The ten versagraphs of Adrienne Rich's "Diving into the Wreck" dramatize the speaker/reader's metaphorical journey to explore the nature of a non-existent catastrophe.

What is a "Versagraph"?

Term coined by Linda Sue Grimes. It conjoins the terms "verse" and "paragraph" which is the standard unit of free verse poetry.

First Versagraph: "First having read the book of myths"

Adrienne Rich's speaker in "Diving into the Wreck" claims that she has read the book of myths, implying that there in only one "book of myths."

The speaker does not identify any book of myths she had read, a significant omission because there are many books of myths—Hindu, Buddhist, Judaic, Christian, Islamic, ancient Greek and Roman, and these identify only the five major religions and the two ancient cultural nationalities that have influenced Western civilization from its beginning.

So the reader must assume that this unnamed "book of myths" is a concoction of the speaker's imagination. One might imagine that the book this speaker has read is titled, The Patriarchs and How They Keep the Matriarchs in a Subservient Role.

So thus armed with the information, the speaker gathered from reading this non-existent book of myths, the speaker prepares for her journey. She takes a camera and sharp knife with her. She dresses like a scuba-diver in "body-armor of black rubber / the absurd flipper / the grave and awkward mask."

Surely, such a contraption has been concocted by the "patriarchy"; should she not concoct her own gear for such a journey?

Lest readers think she is really going on a Cousteau-like diving expedition, she disabuses them of that notion—she will not be aboard "the sun-flooded schooner" with "an assiduous team"; she will be here alone. She will remain in her library/study while examining further the unidentified "book of myths."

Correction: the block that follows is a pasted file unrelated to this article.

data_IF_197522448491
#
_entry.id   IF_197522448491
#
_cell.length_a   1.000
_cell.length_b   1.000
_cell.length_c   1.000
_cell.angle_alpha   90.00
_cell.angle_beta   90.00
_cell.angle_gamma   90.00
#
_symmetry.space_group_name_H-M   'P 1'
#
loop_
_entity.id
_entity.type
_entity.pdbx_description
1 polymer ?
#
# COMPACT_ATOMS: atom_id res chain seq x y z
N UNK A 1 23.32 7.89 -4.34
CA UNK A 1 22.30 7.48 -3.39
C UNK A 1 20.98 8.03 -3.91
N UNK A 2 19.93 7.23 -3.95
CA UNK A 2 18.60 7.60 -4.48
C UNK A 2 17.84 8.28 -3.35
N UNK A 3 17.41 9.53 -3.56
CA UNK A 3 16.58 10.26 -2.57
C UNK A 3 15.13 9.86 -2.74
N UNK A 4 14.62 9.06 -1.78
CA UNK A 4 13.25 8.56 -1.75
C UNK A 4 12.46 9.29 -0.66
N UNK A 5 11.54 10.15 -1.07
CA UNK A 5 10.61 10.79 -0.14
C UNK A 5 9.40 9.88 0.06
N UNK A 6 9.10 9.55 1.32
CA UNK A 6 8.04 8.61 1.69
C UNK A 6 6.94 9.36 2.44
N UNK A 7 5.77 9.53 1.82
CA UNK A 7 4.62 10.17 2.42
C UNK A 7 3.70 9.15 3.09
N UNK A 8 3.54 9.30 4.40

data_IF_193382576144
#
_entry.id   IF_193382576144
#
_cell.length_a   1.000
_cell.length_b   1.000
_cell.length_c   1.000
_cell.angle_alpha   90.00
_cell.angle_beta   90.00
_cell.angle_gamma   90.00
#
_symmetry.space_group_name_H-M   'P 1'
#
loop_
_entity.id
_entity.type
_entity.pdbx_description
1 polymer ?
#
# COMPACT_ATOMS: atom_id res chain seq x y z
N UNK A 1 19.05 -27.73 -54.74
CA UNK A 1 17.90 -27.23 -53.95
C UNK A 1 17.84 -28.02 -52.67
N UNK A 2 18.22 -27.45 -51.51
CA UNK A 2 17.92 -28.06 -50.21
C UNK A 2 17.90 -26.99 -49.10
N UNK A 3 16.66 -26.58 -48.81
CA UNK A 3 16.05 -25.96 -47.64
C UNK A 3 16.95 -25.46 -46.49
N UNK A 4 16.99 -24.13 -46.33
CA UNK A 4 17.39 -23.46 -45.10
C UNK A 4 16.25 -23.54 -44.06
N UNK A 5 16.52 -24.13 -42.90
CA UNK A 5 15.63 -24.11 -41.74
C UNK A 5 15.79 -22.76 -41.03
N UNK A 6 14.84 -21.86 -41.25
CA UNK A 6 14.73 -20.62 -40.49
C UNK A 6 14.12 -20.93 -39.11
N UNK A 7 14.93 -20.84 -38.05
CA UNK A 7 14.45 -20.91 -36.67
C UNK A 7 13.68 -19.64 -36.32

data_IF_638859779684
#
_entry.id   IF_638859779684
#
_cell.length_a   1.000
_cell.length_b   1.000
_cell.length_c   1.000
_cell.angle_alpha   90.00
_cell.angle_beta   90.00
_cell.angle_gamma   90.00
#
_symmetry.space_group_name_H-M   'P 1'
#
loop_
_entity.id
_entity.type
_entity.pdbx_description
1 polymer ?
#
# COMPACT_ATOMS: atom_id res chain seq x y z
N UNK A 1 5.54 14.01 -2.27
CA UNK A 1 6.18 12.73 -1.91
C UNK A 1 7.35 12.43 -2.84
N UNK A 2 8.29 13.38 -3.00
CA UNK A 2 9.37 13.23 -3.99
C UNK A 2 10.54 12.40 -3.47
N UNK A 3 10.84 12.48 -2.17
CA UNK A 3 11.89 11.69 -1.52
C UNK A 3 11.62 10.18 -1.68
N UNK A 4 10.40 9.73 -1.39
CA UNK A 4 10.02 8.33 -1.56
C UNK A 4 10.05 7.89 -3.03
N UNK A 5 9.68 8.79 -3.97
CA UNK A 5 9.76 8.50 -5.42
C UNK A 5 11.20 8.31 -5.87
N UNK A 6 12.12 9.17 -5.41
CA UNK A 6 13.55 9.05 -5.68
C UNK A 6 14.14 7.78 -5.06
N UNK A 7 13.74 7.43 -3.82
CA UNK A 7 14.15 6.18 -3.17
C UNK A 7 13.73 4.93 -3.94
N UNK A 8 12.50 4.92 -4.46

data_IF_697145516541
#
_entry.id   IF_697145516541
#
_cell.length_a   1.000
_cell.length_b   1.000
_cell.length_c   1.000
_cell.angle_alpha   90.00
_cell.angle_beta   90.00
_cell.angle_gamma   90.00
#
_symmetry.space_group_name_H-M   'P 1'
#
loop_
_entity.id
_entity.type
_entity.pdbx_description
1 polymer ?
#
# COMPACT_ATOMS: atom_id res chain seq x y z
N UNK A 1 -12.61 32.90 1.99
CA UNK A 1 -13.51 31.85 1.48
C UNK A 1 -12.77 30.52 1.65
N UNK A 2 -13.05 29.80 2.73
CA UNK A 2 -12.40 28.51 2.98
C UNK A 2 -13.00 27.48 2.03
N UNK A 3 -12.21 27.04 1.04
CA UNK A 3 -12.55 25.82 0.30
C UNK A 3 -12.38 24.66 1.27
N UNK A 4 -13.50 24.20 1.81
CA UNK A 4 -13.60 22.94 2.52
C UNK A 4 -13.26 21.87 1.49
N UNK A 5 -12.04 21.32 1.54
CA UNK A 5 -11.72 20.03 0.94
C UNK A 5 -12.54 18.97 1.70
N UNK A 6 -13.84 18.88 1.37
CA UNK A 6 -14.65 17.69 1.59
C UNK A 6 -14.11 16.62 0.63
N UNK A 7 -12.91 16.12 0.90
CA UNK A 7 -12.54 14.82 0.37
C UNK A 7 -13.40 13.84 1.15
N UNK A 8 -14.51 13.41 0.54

The speaker creates an extended metaphor likening her scrutiny of the book of myths to diving down to a shipwreck. She compares herself to the divers who plunge deep below the Atlantic to gather information about the Titanic.

The speaker, therefore, has made a judgment about that book of myths; it is like a giant ocean liner that hit an iceberg and sank into the sea, and now this brave speaker will determine the cause and possibly salvage whatever she can from the wreck.

Second Versagraph: "There is a ladder"

The speaker notes the ladder, which she uses to descend into the water. The ladder "is always there / hanging innocently." The comic effect jars the senses: what would a guilty ladder do? Hang guiltily, one supposes.